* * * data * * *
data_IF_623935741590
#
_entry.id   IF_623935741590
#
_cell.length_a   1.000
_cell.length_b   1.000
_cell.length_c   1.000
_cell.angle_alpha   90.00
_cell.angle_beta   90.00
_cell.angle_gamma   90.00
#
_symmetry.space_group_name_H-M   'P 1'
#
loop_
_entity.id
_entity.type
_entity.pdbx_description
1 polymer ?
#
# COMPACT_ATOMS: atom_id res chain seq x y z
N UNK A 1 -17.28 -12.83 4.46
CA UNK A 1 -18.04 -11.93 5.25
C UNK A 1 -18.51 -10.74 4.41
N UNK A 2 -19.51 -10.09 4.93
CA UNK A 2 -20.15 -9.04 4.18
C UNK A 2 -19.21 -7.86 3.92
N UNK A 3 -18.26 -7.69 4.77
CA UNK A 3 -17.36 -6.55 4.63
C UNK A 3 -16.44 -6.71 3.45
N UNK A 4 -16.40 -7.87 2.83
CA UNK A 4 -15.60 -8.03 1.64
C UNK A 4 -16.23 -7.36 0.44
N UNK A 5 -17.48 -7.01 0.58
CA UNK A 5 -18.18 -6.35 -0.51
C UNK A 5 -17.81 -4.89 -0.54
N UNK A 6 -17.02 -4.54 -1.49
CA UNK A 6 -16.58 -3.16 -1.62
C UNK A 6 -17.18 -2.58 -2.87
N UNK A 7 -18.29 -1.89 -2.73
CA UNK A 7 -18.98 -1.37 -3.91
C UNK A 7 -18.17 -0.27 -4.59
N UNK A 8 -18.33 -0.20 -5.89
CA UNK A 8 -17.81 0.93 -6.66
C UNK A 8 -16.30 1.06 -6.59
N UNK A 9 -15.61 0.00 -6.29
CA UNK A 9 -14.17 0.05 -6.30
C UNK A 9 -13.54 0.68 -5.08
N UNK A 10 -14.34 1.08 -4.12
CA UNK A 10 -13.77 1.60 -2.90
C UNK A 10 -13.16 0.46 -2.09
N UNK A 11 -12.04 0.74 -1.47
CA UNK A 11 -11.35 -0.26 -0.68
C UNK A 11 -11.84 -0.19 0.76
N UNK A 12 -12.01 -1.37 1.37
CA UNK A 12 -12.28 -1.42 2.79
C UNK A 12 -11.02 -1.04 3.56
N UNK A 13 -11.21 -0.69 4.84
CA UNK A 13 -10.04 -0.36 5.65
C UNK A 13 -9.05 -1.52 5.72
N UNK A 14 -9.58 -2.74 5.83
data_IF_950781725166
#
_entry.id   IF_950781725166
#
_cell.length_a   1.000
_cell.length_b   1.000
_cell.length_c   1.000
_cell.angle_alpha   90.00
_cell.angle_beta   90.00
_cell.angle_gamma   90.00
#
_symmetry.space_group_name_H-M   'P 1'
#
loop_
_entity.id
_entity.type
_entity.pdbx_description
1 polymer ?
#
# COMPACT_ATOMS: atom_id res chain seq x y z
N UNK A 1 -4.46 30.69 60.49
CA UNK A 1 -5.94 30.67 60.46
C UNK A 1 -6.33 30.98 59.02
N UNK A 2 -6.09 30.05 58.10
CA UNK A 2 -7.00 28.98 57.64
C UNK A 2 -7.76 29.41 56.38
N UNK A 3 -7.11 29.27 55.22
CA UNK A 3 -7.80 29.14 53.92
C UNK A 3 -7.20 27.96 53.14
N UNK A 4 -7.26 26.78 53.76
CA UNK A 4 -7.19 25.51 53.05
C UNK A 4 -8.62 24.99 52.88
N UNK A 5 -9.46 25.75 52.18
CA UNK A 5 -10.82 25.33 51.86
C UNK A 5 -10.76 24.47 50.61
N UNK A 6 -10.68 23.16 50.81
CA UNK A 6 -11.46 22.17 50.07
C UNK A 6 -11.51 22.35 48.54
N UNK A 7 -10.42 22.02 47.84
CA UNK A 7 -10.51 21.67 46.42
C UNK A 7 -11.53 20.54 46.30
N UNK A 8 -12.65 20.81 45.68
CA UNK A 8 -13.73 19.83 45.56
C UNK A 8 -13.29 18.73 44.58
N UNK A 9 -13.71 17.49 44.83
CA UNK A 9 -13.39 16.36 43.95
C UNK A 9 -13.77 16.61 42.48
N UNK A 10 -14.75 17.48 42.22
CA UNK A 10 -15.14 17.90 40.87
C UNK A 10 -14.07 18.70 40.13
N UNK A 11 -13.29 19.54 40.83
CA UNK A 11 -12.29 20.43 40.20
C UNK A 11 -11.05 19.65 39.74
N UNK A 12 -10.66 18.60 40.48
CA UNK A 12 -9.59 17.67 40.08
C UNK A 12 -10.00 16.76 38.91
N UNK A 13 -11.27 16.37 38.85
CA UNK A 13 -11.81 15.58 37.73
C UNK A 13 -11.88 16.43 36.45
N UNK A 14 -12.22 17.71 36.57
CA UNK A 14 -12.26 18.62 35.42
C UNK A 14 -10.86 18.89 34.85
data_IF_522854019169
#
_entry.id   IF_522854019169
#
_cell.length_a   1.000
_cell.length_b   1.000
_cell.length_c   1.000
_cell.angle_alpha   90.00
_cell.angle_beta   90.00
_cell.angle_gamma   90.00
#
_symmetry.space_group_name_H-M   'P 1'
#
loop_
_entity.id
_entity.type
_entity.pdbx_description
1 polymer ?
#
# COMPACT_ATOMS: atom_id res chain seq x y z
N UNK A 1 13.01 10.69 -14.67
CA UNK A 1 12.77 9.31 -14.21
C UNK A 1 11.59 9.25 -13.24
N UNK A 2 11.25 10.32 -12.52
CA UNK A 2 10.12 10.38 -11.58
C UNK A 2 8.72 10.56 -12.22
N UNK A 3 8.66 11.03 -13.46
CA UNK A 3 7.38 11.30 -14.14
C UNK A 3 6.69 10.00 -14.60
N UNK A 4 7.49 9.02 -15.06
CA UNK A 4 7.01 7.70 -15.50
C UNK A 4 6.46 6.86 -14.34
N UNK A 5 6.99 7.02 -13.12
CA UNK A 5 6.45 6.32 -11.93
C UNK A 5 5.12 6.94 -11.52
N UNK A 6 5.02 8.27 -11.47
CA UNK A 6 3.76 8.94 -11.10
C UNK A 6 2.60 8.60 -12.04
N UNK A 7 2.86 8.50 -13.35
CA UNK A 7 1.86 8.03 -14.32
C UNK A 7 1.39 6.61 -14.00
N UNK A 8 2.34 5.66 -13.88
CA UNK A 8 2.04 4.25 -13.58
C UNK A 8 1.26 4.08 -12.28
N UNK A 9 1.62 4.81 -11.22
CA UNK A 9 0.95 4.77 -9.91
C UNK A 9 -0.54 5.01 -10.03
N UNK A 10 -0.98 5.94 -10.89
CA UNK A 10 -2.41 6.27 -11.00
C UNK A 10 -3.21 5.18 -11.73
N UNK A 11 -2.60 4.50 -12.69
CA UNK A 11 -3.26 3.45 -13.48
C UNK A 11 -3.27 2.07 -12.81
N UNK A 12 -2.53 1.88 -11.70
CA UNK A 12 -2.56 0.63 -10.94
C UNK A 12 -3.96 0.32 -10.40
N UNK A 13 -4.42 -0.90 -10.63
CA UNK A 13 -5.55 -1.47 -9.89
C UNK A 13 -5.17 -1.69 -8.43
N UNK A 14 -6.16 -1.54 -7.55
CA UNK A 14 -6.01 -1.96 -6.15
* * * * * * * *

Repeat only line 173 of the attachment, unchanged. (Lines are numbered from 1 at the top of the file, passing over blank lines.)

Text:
N UNK A 11 -2.60 4.50 -12.69